In Quality & Quantity (47,4) Jansen, Verhoeven, Robert & Dessens (2013) [hereafter: JVRD], contribute an interesting analysis of two competing modes of (personal income), using an experimental design in the 2003 Hungarian Household panel, in which two modes of measurement (SHORT: a single-shot open question + supplementary showcard; LONG: 11 two-step questions about income components). In their analysis JVRD conclude that the LONG version is to be preferred, in particular because the SHORT questions systematically underreport true income. In a reanalysis of the JVRD data we distinguish between systematic error (invalidity) and random error (unreliability) and show that JVRD have overlooked severe reliability problems with the LONG version, which are produced by filtering structure of the LONG format and ensuing missing value problems. As a consequence, the LONG question format underestimates any correlation with income by about 14%. Our recommendation to survey researchers is to use the SHORT format.


Does Reducing the Length Matter? An Assessment of Respondent Burden with the Redesigned U.S. National Health Interview Survey

Dr James Dahlhamer (National Center for Health Statistics) - Presenting Author
Dr Aaron Maitland (National Center for Health Statistics)
Dr Benjamin Zablotsky (National Center for Health Statistics)

The U.S. National Health Interview Survey (NHIS) has undergone a questionnaire redesign, with a new survey instrument slated for full release in January of 2019. Goals of the redesign include improved measurement of covered health topics, harmonizing overlapping content with other federal health surveys, and reducing respondent burden by shortening the length of the questionnaire. The latter is of particular importance as NHIS interviewers have long complained about the length of the interview and the obstacles it presents in securing participation. However, while reducing the length of the interview is an important step, research has shown that burden is a multidimensional, subjective phenomenon, “the product of an interaction between the nature of the task and the way it is perceived by the respondent” (Bradburn, 1978: 36). Length of interview alone may be a poor proxy for respondent burden.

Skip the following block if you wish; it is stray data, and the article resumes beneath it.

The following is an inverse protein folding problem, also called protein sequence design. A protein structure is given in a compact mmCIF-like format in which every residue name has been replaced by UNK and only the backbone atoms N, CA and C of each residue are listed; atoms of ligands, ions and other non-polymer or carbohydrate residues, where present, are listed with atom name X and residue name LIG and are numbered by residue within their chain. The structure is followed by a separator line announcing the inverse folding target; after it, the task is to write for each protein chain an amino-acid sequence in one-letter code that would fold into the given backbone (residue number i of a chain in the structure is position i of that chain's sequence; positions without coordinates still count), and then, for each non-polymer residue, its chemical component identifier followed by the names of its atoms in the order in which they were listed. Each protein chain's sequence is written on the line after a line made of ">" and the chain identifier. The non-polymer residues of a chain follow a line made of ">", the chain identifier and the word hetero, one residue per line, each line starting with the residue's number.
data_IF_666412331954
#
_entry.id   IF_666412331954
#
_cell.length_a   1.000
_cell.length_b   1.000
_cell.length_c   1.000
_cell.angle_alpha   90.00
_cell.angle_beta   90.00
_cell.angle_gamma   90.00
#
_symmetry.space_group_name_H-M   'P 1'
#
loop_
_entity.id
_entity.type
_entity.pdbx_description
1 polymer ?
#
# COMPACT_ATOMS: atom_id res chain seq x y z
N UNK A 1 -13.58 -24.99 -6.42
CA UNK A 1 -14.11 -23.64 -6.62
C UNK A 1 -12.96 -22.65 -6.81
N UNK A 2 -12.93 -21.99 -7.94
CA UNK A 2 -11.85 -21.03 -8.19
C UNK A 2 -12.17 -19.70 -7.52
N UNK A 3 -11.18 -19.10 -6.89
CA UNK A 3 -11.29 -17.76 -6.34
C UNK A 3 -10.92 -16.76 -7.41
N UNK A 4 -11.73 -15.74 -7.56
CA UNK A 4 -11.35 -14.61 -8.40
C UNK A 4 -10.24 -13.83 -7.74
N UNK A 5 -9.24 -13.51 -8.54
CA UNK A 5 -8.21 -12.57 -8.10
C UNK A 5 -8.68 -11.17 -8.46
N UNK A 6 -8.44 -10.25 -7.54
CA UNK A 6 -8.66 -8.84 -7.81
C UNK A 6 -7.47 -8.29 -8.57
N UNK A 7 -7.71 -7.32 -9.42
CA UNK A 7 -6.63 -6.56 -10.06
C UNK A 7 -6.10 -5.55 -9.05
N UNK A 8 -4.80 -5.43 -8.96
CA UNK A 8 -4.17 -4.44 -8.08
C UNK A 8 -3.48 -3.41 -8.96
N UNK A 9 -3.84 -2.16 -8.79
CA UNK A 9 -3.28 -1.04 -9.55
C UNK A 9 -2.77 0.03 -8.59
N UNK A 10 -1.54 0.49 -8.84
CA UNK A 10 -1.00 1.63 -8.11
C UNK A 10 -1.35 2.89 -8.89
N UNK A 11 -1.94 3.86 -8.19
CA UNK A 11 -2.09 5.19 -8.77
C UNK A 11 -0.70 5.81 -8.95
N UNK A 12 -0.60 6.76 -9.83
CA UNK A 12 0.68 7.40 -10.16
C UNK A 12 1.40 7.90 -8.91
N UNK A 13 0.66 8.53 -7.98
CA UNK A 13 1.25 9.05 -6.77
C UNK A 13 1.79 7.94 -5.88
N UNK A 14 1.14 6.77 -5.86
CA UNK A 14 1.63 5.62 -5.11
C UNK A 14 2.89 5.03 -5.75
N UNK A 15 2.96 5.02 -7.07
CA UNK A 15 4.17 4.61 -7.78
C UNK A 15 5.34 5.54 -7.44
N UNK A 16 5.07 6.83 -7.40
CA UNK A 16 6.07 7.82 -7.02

In quarter four of 2018, the 2018 and redesigned instruments were fielded simultaneously, with sample addresses randomly assigned to one of the two instruments. To assess the impact of the redesigned instrument on respondent burden, three questions were asked at the end of each instrument after a fully complete interview. The first question asked for the respondent’s assessment of how burdensome they found the interview, while the second and third questions captured respondent perceptions of survey content and task (ease or difficulty in answering questions, sensitivity of questions). Based on these questions, we compare respondent assessments of burden across the two instruments overall and for select subgroups. In multivariate analysis, we assess the impact of instrument version on respondent burden controlling for measures tapping constructs outlined by Fricker et al. (2014): motivation, recruitment effort, task difficulty, perception of survey content, and perception of survey task. We discuss the implications of our findings in the context of redesigning a large-scale government survey.


Cognitive Assessments and Their Perceived Burden: Are Low-Skilled Respondents More Susceptible to Refusing Further Participation in Longitudinal Assessment Surveys?

Mrs Silke Martin (GESIS Leibniz Institute for the Social Sciences) - Presenting Author
Dr Clemens Lechner (GESIS Leibniz Institute for the Social Sciences)
Professor Corinna Kleinert (Leibniz Institute for Educational Trajectories)
Professor Beatrice Rammstedt (GESIS Leibniz Institute for the Social Sciences)

Interview situations can be perceived as burdensome for some respondents. The burden can be caused by the large number of questions or difficulties in answering the questions. In fact, there is no objective concept for operationalizing respondent burden. In the absence of other measures, the interview duration, the number of questions, or the degree of item nonresponse is often used. In longitudinal surveys, the burden perceived in the previous wave may contribute to the decision for or against further participation in the follow-up wave. Those who have enjoyed the interview and experienced positive feelings may be more willing to continue in the panel. Others who have experienced frustration, embarrassment or cognitive overload are, in contrast, at risk of refusing further participation.
In our study, we used data from two large-scale longitudinal assessment surveys in Germany, ALWA/NEPS and PIAAC/PIAAC-L, which addressed similar target populations, used similar survey instruments, and had comparable designs. These surveys include the administration of a time-consuming assessment in which respondents had to work on a number of cognitive tasks of varying degrees of difficulty. We assume that respondents with low cognitive skills were more likely to perceive the test situation as burdensome and may have experienced negative feelings, such as frustration, lack of motivation or embarrassment. We therefore hypothesize that respondents with lower cognitive skills are more likely than those with higher cognitive skills to refuse participation in the follow-up wave in order to avoid a comparable situation in the future. The results of both surveys provide evidence for our hypothesis, even after controlling for a number of other factors that previous research has identified as predictors of nonresponse (especially education).